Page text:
ARLINGTON, Texas — John Calipari, 2008:
“I really don’t worry about free-throw shooting … when I’m evaluating a player. If I’ve evaluated him by 25 things, free throws would be 26.”
It’s an expected view for the college basketball coach who has chosen a path of quick fixes with a new stable of McDonald’s All-Americans each fall, whose teams can do big and strong and quick and athletic with the best nationally.
And yet in most any other game, any other moment, any other setting, his words would ring true.
But not this game.
Not this moment.
Connecticut is a national champion for the fourth time because when it comes to the final Monday evening of each season, this almost always holds up: The side that executes those things thought inessential during a season is the one cutting down nets at its end.
Hidden within a 60-54 victory against Kentucky before a record gathering of 79,238 at AT&T Stadium are those areas that delivered the Huskies back to the top of the college basketball world. That made it possible for them to become the first national champion as a No. 7 seed. That allowed them to finish one of the more memorable NCAA runs in history with a coveted trophy.
That led them to conclude a journey from a post-season ban in 2013 for poor academics to “One Shining Moment,” ending with a picture of their team.
That created a moment for senior point guard Shabazz Napier to tell a nationally televised audience that this is what happens when you ban Connecticut.
“We were hungry,” Napier said. “We worked so hard for this — coaches, players, trainers, managers. So here we are, celebrating. I’m being humble and not cocky, but when you believe in something, you understand what might happen in certain situations. We didn’t come here for revenge because (of the ban). We came here to play. We won the whole thing.”
Again. Those things thought inessential.
Connecticut got every 50-50 ball. It out-rebounded Kentucky by one. It received huge shots from Niels Giffey and Ryan Boatright down the stretch when winning and a Most Outstanding Player of the Final Four performance from Napier were on the line.
A senior, a junior, a senior. All doing the little things that are vital to winning this game in this setting at this moment.
On the opposite bench, this is the second national championship a Calipari-coached team lost, as much as anything, at the free throw line, given that’s where his Memphis side in ‘08 allowed eventual champion Kansas back into a game it had trailed by nine with 2:20 left.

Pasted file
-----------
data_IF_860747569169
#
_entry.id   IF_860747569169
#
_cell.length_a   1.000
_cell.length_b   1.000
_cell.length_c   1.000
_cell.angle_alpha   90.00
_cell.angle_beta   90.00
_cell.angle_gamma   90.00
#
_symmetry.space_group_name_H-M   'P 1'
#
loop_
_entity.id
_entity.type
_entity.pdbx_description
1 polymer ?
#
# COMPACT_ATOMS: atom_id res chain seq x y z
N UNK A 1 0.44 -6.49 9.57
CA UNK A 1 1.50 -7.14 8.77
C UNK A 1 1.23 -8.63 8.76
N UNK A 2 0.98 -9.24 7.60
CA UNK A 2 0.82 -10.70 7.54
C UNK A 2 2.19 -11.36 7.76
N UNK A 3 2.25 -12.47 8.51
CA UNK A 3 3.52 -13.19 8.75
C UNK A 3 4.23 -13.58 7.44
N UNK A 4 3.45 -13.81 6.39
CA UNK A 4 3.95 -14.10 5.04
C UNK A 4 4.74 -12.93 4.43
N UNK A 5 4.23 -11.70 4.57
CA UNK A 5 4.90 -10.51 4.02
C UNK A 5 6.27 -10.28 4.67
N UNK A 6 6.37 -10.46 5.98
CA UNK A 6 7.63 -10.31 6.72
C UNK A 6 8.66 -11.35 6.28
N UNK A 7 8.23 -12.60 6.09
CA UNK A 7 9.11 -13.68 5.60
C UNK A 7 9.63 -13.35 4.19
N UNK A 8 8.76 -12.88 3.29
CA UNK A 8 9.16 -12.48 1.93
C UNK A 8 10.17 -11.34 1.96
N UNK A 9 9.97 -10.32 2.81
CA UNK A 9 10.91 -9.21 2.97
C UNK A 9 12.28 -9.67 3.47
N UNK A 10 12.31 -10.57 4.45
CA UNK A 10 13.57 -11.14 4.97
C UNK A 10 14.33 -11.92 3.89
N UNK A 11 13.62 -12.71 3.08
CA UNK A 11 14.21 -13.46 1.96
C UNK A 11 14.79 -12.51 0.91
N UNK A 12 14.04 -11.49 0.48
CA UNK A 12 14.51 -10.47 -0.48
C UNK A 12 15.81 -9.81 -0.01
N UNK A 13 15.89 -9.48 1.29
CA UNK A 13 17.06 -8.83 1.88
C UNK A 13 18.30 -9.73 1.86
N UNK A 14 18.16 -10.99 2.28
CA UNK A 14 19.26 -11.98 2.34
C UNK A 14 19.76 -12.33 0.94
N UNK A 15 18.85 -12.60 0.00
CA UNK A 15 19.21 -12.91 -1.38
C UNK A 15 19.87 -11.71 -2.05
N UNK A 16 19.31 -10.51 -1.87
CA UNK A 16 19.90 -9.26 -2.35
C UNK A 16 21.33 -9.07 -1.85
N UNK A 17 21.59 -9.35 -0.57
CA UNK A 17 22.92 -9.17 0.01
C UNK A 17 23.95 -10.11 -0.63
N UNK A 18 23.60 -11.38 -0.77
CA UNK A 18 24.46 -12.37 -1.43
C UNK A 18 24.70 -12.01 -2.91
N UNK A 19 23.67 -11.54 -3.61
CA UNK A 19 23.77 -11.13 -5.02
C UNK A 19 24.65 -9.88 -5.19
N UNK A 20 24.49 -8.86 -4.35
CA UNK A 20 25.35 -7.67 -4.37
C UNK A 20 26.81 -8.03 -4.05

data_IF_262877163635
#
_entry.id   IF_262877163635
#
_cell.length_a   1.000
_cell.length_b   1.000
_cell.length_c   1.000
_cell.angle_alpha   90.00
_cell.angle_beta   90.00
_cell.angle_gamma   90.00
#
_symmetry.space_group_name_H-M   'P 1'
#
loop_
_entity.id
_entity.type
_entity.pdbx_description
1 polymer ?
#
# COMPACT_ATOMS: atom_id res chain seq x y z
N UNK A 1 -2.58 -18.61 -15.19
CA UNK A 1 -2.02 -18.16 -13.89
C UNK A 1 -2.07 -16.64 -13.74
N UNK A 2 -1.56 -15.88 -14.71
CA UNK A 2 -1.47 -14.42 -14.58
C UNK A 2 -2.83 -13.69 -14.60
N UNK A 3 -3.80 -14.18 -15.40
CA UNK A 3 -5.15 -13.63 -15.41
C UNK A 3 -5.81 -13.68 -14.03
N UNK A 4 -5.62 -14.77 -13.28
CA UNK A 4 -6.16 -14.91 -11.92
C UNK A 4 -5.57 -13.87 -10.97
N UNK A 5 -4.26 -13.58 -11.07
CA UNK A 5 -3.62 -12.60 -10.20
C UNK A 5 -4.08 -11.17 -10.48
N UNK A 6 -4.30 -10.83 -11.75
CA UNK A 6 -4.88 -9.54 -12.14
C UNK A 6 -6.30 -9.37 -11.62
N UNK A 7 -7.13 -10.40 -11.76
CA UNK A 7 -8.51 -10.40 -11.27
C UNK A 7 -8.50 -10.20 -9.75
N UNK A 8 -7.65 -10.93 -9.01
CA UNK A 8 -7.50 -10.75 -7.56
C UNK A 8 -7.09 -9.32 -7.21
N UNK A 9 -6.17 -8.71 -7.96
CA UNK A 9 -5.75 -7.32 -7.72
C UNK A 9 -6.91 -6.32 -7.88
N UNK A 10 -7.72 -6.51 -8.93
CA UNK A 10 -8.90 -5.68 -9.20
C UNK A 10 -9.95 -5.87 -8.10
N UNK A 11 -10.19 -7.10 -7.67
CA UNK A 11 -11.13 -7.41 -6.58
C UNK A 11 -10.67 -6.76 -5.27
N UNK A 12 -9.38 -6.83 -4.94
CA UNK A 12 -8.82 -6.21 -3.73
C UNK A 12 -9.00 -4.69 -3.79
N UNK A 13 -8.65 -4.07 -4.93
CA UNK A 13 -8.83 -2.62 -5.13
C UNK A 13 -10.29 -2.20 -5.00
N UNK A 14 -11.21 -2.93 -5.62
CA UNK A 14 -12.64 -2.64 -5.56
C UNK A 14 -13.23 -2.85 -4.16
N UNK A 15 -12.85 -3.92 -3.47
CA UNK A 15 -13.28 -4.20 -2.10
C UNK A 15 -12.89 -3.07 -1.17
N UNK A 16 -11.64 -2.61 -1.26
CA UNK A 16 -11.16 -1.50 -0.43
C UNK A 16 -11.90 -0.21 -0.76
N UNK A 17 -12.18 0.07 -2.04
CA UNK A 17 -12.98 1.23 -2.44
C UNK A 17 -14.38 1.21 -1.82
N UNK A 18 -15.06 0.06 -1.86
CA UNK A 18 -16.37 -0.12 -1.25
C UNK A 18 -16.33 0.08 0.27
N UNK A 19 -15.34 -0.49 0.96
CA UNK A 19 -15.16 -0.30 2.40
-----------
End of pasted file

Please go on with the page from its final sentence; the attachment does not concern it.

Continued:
On Monday, Kentucky made just 13 of 24; Connecticut made 10 of 10.
Kentucky starters, all freshmen, were a combined 13-for-21.
“You could say we lost it from there, but the way we started the game so slow probably cost us it,” Calipari said. “We jogged up the court instead of sprinting. We let them attack us. Why did we start that way? They’re all freshmen. They’re scared to death. They were rattled. They aren’t machines. They aren’t robots. They aren’t computers. It was the national championship in front of 17 zillion people.
“I’ve never coached a team this young. Never. Hope I don’t ever again.”
Sure he does, because that’s the type of program he has built in Lexington, the road he has chosen more than anyone nationally because his recruiting talents afford him the option. He’s the best there is in a living room. The absolute best. But you don’t sign five-star recruits with one-and-done dreams to sit them.
Calipari has made his bed collecting the nation’s best players and hoping he can coach them into a championship team over the course of a season. He won it all in 2012 with a freshmen-dominated lineup; he almost won it all this time by starting five of them. They might have been rattled Monday, but they were talented enough to win. The other guys just played better.
The Wildcats will lose several of those who saw substantial minutes here early to the NBA Draft, as much a part of spring in Kentucky now as a certain horse race. Connecticut will lose two starters because they’re seniors and there is talk that Boatright might also depart school a year early for the pros.
Different teams, different situations.
A different ending for both Monday.
Not every final is a classic in the sense that it should be immediately replayed for its beauty and flow. This one went through some rough patches. Lots of them. But in the end, a rightful champion was crowned, one led by a second-year coach who masterfully pointed his team through the rough waters of being forced to stay home in 2013 to the last one standing today.
“Someone told me we were Cinderella,” Kevin Ollie said. “I was like, ‘No, we’re UConn.’ I mean, this is what we do. We were born for this. We were bred to cut down nets. We aren’t chasing championships. Championships are chasing us. We have four now. We are first now. Last year, we were last. We were (banned) from the tournament. But they kept believing. That’s what this is all about.”
That and all the little things that won them another title.
Including, yes, a perfect night shooting free throws.
Las Vegas Review-Journal sports columnist Ed Graney can be reached at firstname.lastname@example.org or 702-383-4618. He can be heard from 11 a.m. to 2 p.m. Monday through Friday on “Gridlock,” ESPN 1100 and 98.9 FM. Follow him on Twitter @edgraney.